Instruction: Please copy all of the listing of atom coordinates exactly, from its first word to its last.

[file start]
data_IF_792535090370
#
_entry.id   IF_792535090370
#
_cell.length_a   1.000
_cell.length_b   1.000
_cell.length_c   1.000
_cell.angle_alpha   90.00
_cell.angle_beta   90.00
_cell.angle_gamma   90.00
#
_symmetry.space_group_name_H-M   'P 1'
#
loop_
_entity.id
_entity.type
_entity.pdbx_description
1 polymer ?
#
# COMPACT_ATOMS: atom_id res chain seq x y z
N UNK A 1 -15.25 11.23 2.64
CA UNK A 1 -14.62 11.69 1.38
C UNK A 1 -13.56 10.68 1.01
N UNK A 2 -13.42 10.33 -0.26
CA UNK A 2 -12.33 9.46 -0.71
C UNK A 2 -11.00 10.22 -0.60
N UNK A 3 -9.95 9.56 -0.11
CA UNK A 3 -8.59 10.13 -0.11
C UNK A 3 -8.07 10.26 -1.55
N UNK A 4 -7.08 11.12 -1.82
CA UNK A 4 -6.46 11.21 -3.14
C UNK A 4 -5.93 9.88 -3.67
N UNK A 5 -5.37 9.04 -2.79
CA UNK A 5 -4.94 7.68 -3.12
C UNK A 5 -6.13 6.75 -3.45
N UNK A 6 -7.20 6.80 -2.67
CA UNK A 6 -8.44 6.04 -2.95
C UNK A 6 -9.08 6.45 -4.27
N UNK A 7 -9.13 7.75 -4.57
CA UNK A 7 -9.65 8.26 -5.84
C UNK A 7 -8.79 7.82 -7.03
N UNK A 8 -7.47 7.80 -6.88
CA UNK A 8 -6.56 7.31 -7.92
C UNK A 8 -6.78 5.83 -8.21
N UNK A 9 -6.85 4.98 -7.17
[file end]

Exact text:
data_IF_792535090370
#
_entry.id   IF_792535090370
#
_cell.length_a   1.000
_cell.length_b   1.000
_cell.length_c   1.000
_cell.angle_alpha   90.00
_cell.angle_beta   90.00
_cell.angle_gamma   90.00
#
_symmetry.space_group_name_H-M   'P 1'
#
loop_
_entity.id
_entity.type
_entity.pdbx_description
1 polymer ?
#
# COMPACT_ATOMS: atom_id res chain seq x y z
N UNK A 1 -15.25 11.23 2.64
CA UNK A 1 -14.62 11.69 1.38
C UNK A 1 -13.56 10.68 1.01
N UNK A 2 -13.42 10.33 -0.26
CA UNK A 2 -12.33 9.46 -0.71
C UNK A 2 -11.00 10.22 -0.60
N UNK A 3 -9.95 9.56 -0.11
CA UNK A 3 -8.59 10.13 -0.11
C UNK A 3 -8.07 10.26 -1.55
N UNK A 4 -7.08 11.12 -1.82
CA UNK A 4 -6.46 11.21 -3.14
C UNK A 4 -5.93 9.88 -3.67
N UNK A 5 -5.37 9.04 -2.79
CA UNK A 5 -4.94 7.68 -3.12
C UNK A 5 -6.13 6.75 -3.45
N UNK A 6 -7.20 6.80 -2.67
CA UNK A 6 -8.44 6.04 -2.95
C UNK A 6 -9.08 6.45 -4.27
N UNK A 7 -9.13 7.75 -4.57
CA UNK A 7 -9.65 8.26 -5.84
C UNK A 7 -8.79 7.82 -7.03
N UNK A 8 -7.47 7.80 -6.88
CA UNK A 8 -6.56 7.31 -7.92
C UNK A 8 -6.78 5.83 -8.21
N UNK A 9 -6.85 4.98 -7.17